Think tank: Net neutrality rules harmful, unnecessary
The American Consumer Institute says network neutrality regulations are not only unnecessary, but they could restrict growth and innovation in the broadband industry.
The Washington, D.C.-based think tank has issued a 59-page report on its findings around the Federal Communications Commission’s proposed net neutrality rules. The group argues there is no evidence that net neutrality regulation would promote innovation in the Internet ecosystem.
"We find that innovation is thriving at both the core and the edge of the network in the current policy environment, which has fundamentally allowed the Internet to evolve with little government involvement," said Larry Darby and Joseph Fuhr in the institute's report. "Further, we find no evidence that greater FCC involvement in markets for broadband services would protect or promote innovation in the Internet ecosystem. Indeed, we believe that such intervention is more likely to discourage innovation than to stimulate it."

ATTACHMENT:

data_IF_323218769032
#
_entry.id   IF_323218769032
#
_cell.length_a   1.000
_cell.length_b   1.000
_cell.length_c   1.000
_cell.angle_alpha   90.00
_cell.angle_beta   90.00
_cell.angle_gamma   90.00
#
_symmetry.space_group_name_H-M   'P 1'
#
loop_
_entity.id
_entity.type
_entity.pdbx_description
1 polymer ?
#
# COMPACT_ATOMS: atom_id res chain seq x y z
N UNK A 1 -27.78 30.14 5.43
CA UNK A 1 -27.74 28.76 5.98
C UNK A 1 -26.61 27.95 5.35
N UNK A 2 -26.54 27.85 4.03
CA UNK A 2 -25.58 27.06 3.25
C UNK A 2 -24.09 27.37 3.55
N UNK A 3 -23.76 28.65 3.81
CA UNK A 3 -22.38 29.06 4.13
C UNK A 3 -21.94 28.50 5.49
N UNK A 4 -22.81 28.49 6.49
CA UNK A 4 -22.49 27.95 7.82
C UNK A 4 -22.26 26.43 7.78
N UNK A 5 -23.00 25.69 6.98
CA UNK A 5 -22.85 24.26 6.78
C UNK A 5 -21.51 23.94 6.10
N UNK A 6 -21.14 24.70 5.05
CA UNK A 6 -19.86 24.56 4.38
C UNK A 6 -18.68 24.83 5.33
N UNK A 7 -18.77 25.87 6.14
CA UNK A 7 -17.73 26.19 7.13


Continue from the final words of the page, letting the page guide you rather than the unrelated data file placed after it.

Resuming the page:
At the heart of the American Consumer Institute's argument against net neutrality regulations is the belief that unnecessary laws will stall innovation in the vital Internet sector. The institute cites the proliferation of new wireless technology standards, smartphones and applications as evidence supporting its argument.
The group wants the FCC to take another look at innovations generated by the broadband Internet ecosystem before it goes ahead with new regulations.
"Concerning the need for new regulations, the public interest will be well served if the Commission heeds the wisdom of Hippocrates: 'First, do no harm!.'" Darby and Fuhr said in their report. "By any reasonable assessment of the record of innovation in networks, the current regulatory regime is working."